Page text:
Obadiah is the shortest book in the Old Testament. His prophecies focus on the Edomite nation, descendants of Abraham’s grandson, Esau, and the rival of his other grandson, Jacob. The Edomites had a history of opposing the Jews. They rejoiced over any defeat suffered by the Israelites.  Centuries later, Herod the Great, an Edomite, would order the death of babies under the age of two in Bethlehem, because he was told the promised “King of the Jews” had been born.

The Edomites lived east of the Jordan and built its capital city in the red rock formations of the mountains, known as Petra.

The date of Obadiah’s prophecy is uncertain. Some believe it was given before the fall of Jerusalem to the Babylonians and some believe it was written after the event. The cause of Edom’s judgment is clear. They joined whatever enemy was opposing Israel, because they were too small to deal with Israel themselves. They were proud, arrogant, self-assured and unsympathetic to the descendants of their ancestor Esau’s brother.

God would use their neighbors and former allies to turn on them and drive them out of their land, Idumea.

In the first part of the prophecy (Obadiah 1:1-9) God promises to take away everything that Edom boasted in and depended on for security. Its capital city was safely built ‘in the clefts of the rock’.  The Edomites could look upon their approaching enemies from its position high in the mountains, thinking that their position was impregnable, but God promised to bring them down (Obadiah 1:4).

The Lord promised that all their riches gained from their dealings with other nations on their trade route would be plundered.  Their former allies would deceive them and steal their treasures (1:5-7).  Their wise men and mighty men would be cut off by slaughter (1:8-9).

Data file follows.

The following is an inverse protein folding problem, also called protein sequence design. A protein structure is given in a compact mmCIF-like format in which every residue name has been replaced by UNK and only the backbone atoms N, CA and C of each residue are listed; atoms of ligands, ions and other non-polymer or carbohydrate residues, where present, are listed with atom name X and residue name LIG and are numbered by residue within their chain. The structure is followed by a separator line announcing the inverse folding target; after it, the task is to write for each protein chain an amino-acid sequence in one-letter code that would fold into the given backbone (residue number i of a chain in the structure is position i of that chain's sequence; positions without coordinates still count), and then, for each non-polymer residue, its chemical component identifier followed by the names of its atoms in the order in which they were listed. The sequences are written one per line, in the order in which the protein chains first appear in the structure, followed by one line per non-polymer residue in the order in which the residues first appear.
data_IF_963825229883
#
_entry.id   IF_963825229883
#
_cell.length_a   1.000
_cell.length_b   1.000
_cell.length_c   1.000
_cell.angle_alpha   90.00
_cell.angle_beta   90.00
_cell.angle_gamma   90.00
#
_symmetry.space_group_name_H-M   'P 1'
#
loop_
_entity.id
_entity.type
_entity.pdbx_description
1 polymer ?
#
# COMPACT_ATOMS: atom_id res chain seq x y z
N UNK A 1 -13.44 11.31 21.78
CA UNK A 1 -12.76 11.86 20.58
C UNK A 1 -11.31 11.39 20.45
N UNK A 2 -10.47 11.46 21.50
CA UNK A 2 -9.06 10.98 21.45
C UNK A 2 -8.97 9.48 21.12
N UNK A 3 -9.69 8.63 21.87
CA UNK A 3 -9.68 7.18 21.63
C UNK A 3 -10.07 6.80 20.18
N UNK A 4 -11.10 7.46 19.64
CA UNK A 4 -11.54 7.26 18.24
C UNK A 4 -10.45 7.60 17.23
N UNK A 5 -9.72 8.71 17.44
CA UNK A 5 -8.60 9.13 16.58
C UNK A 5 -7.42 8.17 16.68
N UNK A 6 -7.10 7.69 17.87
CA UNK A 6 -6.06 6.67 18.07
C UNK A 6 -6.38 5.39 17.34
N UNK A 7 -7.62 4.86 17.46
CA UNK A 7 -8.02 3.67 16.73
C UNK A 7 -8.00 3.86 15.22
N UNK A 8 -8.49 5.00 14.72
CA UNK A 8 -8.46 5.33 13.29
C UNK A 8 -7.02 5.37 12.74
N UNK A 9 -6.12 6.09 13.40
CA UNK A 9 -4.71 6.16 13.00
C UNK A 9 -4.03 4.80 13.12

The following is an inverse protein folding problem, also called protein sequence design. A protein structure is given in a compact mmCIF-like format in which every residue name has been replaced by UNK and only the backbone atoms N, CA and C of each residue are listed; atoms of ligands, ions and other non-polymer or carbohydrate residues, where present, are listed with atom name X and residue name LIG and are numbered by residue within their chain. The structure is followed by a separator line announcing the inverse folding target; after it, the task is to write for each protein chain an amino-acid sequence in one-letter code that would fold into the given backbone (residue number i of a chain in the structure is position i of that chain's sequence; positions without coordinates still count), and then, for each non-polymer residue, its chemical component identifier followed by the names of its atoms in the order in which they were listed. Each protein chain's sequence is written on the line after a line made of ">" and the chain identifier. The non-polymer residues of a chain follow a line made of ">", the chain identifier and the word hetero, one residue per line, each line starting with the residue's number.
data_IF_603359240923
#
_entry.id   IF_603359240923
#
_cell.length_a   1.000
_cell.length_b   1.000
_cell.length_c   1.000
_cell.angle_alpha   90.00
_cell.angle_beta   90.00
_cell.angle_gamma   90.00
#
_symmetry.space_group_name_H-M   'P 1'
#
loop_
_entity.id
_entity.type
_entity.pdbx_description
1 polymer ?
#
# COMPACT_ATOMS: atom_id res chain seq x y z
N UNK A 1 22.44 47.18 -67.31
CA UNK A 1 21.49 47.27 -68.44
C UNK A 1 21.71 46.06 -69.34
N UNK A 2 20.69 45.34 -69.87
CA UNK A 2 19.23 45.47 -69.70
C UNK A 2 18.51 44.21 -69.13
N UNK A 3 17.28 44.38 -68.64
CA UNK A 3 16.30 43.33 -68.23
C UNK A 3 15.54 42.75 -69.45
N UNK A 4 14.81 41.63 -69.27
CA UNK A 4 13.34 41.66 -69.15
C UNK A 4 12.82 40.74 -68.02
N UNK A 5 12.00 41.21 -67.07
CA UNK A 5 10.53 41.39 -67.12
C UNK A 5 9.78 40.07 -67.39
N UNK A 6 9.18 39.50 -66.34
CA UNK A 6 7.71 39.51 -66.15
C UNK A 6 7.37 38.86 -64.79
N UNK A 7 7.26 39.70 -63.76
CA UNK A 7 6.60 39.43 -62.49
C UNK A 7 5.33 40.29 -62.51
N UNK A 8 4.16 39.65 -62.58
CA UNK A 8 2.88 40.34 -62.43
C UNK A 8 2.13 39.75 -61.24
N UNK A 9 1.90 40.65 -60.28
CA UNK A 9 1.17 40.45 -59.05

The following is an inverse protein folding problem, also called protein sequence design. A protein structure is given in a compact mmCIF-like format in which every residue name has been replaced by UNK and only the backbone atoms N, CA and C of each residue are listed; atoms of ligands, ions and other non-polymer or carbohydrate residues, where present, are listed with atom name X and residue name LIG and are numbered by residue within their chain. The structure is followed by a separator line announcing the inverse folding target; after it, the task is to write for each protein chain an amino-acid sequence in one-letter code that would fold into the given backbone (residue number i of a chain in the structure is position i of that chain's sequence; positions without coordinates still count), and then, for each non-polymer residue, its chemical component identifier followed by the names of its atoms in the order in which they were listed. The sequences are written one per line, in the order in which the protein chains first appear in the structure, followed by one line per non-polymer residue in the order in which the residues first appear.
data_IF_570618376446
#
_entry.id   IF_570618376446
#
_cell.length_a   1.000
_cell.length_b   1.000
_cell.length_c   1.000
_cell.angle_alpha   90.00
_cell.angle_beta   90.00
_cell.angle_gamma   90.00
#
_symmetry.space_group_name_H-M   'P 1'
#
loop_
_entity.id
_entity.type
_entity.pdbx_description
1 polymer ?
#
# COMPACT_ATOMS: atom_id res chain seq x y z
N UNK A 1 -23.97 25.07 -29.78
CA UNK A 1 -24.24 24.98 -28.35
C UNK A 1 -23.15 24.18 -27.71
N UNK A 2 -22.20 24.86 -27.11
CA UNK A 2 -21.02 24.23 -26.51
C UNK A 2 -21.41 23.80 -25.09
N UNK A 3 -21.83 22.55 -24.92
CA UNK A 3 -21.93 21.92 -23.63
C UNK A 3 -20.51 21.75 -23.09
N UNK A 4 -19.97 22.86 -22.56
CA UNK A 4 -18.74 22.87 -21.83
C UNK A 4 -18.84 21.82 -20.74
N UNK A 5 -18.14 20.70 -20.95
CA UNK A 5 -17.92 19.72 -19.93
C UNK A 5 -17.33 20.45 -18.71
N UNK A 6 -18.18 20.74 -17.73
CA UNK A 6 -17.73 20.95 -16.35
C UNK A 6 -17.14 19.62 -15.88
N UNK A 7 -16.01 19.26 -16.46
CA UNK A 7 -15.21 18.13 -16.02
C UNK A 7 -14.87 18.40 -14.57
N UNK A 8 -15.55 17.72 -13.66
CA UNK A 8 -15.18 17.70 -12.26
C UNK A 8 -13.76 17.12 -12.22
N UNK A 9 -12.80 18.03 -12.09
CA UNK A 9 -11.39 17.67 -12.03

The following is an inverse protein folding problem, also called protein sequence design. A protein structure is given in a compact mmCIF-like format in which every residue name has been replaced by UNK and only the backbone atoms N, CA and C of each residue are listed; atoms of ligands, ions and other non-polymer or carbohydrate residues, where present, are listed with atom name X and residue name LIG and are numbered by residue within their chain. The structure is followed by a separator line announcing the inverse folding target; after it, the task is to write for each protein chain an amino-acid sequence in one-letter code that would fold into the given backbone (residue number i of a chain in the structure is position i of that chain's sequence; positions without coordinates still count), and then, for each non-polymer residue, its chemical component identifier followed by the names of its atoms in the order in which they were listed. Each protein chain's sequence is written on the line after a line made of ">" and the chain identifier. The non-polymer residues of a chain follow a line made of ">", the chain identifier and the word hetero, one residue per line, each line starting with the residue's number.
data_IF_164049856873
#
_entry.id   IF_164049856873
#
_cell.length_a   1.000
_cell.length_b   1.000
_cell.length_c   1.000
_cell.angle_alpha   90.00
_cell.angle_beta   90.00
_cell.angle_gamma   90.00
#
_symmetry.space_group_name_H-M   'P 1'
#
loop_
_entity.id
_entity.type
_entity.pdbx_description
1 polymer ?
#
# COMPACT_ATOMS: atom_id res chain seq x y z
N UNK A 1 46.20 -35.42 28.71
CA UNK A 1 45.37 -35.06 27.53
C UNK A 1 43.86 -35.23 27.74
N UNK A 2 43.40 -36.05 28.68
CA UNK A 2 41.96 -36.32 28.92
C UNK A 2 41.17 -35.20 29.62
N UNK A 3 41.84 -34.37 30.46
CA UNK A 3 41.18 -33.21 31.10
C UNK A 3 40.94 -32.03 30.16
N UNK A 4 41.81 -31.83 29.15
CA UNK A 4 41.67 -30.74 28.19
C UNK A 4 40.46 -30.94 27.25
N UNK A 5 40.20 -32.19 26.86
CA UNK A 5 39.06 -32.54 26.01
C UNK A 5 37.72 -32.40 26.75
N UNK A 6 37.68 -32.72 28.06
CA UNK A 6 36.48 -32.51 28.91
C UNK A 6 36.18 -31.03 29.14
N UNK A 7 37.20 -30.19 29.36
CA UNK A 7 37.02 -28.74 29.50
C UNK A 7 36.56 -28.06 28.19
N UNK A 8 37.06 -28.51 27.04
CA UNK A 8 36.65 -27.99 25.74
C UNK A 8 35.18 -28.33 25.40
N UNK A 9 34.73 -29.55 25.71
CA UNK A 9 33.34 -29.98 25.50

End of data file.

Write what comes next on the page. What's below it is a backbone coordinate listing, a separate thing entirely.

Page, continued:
Obadiah warns the Edomites that they will suffer for their long opposition to the descendants of Jacob. They are not to rejoice over Judah being taken captive. (v. 12-14).

The Day of the Lord is coming. Edom will be destroyed, and all nations will be judged. Israel will escape and possess their possessions (v.17).

The prophecy ends with a triumphant note: The exiles of Jerusalem shall return to the land and possess all the cities they were promised.

“And the kingdom shall be the Lord’s”.

  1. Campbell Morgan beautifully summarizes this truth:

“The prophets of God have always insisted upon His present and active sovereignty; but they have also declared with perfect unanimity that the day will come when that sovereignty will have its perfect victory in the subjection of all things to Himself in the mind and heart and will of man. That victory is not yet. Men are in His Kingdom, but not willingly. Therefore, they know nothing of the peace and joy which are His will for them.  They fight against righteousness, and so fail to find peace and joy, because righteousness fights against them. When in the final order, righteousness is the condition of human life, peace and joy will inevitably follow. That is what we pray for when we say, “Thy kingdom come.” Faith is the assurance that this prayer will be answered. These final words of Obadiah’s prophecy are the more remarkable, seeing that the burden of this message was that of the doom of Edom, the people who persistently opposed Israel, and practiced cruelty towards her.  For this sin, God would bring her down from her high and proud place, and utterly despoil her; and Israel should be given possession of her rightful inheritance. Having uttered this message, the prophet rose to a greater height, and saw the outworking of the Divine Sovereignty, bringing deliverance even to Edom. Out of Zion would come to judge the Mount of Esau, and then the kingdom shall be Yahweh’s. That remains the one hope for the world and it is the one sufficient secret of confidence in all the days of darkness and travail which lead to the victory.”


The Apostle John looks and sees an open door in heaven and a voice saying, “Come up here and I will show you what must take place after this.”

What follows is a vision of the majesty and authority of God represented by the radiant presence sitting on the throne. An emerald rainbow encircles the throne. (The rainbow had been given as a sign of God’s covenantal promise, and its emerald appearance suggests mercy and rest.)